While seemingly so during the brighter moments in human history, we are not on a path towards ever increasing civilization, away from atrocities, crimes and trampling on people's rights. Alas, the year at hand is no guarantee of avoiding the ugliness we eagerly label as «not for 21st century» even when happening before our very eyes.
It is largely for the future’s sake, still, that the crimes of the past need to be researched, studied and condemned on the political level. There need to be the symbolic promises that this will not happen again. And, definitely, we are obliged to remember the victims, relating to the past of our people and nations.
On August 23rd 1939, the Soviet Union and Hitler’s Germany entered a secret protocol dividing the neighbouring nations between themselves, triggered WW2 and brought terrible sufferings on people. Vitally for the regained independence of Estonia, Latvia and Lithuania, the secret protocol was publicly disclosed and annulled.
In 2009, European Parliament declared August 23rd as the day to remember victims of communism and Nazism. Yesterday, Tallinn hosted a conference where representatives of justice ministries of Estonia, Latvia, Lithuania, Poland, Czech Republic, Slovakia, Hungary and Georgia issued a joint statement to create an international agency for investigation the crimes of communism.
Notice that the declaration was by Eastern European nations alone – those that have known the sufferings under communist yoke. These very nations will also need to labour that the topic gain a broader audience, involving the Western European nations.
Does the research require state direction? Talking about academic research, the content of studying history must naturally be free. However, national financing programmes help involve more scientists. The signatory states need not wait for a grand pan-European interest to emerge. In a coordinated manner, they may achieve a lot themselves.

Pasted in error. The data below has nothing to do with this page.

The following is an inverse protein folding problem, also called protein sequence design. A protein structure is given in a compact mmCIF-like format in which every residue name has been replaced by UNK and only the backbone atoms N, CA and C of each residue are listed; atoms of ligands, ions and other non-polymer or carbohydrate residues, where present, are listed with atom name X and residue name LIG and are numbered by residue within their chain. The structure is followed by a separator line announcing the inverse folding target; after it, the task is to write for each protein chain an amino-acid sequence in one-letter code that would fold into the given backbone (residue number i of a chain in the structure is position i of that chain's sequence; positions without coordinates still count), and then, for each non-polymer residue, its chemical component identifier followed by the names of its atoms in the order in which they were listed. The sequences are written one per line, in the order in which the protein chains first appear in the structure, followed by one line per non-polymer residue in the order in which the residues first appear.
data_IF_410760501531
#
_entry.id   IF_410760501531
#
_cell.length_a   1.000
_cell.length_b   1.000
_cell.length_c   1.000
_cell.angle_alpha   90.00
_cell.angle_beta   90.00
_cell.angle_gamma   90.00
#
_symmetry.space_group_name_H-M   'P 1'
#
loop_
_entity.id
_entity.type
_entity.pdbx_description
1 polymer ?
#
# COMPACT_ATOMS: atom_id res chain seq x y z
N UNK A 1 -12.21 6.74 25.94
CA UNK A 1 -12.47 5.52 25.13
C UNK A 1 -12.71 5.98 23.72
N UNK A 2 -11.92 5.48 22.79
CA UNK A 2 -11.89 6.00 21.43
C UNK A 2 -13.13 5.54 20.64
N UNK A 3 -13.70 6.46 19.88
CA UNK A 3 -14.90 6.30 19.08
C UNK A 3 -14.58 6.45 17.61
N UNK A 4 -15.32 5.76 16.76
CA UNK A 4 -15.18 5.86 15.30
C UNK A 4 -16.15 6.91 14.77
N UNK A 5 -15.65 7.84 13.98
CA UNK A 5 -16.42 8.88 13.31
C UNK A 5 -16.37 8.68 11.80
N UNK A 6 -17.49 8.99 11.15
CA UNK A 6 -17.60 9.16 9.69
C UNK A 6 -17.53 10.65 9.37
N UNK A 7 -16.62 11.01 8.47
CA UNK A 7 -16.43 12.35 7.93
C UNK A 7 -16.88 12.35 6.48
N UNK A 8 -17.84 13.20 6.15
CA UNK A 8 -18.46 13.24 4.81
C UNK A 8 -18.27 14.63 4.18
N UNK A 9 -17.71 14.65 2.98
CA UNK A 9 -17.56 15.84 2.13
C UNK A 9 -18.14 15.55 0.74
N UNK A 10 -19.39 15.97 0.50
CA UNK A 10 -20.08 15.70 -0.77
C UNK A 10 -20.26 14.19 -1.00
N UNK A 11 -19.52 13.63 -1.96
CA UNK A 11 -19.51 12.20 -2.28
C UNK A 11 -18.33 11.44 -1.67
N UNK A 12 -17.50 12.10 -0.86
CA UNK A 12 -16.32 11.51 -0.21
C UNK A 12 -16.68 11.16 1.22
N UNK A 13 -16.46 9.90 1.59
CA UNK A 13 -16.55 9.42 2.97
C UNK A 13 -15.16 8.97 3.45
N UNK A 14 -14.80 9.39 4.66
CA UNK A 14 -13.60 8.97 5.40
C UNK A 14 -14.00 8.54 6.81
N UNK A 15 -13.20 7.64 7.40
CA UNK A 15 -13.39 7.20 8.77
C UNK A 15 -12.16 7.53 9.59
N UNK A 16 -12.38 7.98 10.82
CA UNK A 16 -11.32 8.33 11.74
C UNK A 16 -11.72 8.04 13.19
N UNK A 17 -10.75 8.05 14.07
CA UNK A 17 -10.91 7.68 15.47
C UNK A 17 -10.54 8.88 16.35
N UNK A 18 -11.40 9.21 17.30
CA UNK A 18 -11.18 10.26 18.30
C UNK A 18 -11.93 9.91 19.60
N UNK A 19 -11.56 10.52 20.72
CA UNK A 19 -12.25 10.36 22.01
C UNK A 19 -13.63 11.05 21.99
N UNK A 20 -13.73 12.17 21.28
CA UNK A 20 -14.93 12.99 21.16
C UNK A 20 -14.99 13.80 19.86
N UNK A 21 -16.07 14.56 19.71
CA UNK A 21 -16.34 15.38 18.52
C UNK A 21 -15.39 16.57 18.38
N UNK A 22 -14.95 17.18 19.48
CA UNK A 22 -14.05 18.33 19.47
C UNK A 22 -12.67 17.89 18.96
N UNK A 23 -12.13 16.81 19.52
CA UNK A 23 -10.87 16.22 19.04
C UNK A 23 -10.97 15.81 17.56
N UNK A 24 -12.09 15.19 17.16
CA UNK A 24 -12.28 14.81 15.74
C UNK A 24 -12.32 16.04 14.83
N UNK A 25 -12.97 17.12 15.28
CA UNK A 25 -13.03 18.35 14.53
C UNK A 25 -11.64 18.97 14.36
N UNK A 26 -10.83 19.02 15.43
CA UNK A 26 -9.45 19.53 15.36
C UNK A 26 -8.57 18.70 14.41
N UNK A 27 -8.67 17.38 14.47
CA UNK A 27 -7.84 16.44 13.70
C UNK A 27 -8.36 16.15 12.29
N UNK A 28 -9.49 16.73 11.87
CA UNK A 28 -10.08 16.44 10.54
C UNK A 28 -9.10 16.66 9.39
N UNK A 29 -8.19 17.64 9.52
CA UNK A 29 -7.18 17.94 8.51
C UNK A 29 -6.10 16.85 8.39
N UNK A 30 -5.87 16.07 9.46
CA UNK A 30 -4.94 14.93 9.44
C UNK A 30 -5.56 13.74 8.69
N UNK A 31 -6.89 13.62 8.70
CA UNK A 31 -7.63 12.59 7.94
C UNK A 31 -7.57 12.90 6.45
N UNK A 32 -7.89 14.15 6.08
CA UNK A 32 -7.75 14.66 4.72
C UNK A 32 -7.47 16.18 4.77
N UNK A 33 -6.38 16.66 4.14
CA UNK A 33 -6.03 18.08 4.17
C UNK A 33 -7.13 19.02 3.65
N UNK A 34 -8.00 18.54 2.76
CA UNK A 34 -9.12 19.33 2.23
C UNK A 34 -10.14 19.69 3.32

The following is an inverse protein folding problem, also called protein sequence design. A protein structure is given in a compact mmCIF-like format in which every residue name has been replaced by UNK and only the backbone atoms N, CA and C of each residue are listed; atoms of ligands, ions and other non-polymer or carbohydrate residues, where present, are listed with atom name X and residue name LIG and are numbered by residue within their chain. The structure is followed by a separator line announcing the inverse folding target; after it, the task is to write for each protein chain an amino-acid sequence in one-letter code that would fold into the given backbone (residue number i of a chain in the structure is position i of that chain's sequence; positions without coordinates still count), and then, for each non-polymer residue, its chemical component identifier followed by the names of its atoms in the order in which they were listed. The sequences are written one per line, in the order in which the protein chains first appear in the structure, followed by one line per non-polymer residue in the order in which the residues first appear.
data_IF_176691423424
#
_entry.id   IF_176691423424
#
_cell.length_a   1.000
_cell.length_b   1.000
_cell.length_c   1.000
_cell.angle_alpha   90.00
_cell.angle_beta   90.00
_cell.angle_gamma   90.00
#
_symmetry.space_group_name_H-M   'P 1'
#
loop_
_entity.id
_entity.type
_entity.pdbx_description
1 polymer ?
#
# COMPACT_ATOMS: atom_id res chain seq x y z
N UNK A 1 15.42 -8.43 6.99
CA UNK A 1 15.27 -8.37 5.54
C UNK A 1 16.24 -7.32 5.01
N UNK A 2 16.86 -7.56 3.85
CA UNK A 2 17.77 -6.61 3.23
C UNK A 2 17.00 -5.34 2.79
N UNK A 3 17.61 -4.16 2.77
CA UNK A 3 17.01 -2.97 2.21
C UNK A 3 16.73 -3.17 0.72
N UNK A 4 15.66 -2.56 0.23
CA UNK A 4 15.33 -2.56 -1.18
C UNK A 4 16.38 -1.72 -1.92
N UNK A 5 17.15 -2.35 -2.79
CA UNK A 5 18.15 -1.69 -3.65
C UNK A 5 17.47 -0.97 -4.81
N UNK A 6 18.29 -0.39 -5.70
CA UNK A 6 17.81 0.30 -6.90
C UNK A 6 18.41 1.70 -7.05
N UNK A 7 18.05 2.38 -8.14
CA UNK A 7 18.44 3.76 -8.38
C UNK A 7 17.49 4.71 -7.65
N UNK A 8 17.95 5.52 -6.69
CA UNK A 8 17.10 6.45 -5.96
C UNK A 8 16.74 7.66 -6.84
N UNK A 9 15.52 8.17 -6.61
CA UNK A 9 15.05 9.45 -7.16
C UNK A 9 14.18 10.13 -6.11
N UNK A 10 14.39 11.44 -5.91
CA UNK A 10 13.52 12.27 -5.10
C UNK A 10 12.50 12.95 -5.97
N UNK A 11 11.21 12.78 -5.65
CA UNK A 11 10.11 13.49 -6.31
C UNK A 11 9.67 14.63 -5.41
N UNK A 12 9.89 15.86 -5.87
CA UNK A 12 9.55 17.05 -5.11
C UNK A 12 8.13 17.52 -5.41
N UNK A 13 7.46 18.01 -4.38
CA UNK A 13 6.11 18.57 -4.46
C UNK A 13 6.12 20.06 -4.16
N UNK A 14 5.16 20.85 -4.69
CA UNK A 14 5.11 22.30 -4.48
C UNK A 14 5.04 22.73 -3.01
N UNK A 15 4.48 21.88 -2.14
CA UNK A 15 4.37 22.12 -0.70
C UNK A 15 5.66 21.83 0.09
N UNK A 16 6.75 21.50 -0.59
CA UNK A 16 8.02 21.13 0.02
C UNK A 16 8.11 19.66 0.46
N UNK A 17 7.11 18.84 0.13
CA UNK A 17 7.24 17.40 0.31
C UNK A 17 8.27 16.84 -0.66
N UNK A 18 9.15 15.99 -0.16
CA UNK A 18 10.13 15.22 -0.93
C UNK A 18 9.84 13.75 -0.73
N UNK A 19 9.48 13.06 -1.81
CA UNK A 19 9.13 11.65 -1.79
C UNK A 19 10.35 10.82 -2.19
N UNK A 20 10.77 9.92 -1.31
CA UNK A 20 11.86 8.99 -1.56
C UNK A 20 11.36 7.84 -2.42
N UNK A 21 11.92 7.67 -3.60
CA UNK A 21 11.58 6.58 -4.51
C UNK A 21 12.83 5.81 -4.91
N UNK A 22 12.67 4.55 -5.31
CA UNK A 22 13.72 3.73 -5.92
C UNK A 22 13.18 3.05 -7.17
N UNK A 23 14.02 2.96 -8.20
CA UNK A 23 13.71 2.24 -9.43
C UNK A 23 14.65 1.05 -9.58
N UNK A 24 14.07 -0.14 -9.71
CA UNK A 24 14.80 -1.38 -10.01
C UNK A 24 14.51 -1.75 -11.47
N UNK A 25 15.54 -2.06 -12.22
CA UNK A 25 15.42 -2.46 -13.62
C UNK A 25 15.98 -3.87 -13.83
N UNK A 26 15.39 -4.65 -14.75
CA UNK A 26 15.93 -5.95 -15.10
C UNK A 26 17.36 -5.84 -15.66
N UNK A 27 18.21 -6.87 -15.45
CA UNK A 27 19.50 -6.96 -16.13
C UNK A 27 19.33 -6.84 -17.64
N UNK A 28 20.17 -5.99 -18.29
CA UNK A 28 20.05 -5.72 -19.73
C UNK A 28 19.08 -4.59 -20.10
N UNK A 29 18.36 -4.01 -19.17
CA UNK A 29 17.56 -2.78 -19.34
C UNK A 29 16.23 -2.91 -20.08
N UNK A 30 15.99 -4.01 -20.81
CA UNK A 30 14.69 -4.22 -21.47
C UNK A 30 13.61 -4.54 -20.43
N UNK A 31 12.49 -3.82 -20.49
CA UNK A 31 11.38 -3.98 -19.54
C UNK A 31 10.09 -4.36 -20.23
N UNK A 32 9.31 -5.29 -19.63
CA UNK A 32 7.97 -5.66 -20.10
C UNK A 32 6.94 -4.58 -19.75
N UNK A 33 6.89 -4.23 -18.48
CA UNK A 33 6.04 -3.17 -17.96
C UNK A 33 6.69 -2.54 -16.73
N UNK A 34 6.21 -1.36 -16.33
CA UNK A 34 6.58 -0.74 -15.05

Judging the crimes of communism at a grand Nuremberg-style procedure sounds politically big, but will immediately bump into practical barriers. A parallel with Nuremberg is not precise as that process was imposed by winners upon losers, by force. No such compulsion was achieved by the cold war that toppled communism, and Russia was expected to pass an assessment on its crimes in like freewill way as all nations who were delivered from the red terror.
Even to obtain the archived materials for the process, Russia would need to cooperate. If in wake of 1989 as USSR congress condemned and annulled the Molotov Ribbentrop pact’s secret protocols, and of the Boris Yeltsin times of the early 1990ies, it seemed rather possible – but now definitely not. Unavoidably, it is Russia itself who needs to arrive at the understanding that crimes of communism must be studied and denounced. In the current Putinist Russia, this is obviously not going to happen.
Even so, we must certainly remember. And we must certainly research.
* On cartoon: Stop staring at me. Look what these Nazi bastards did!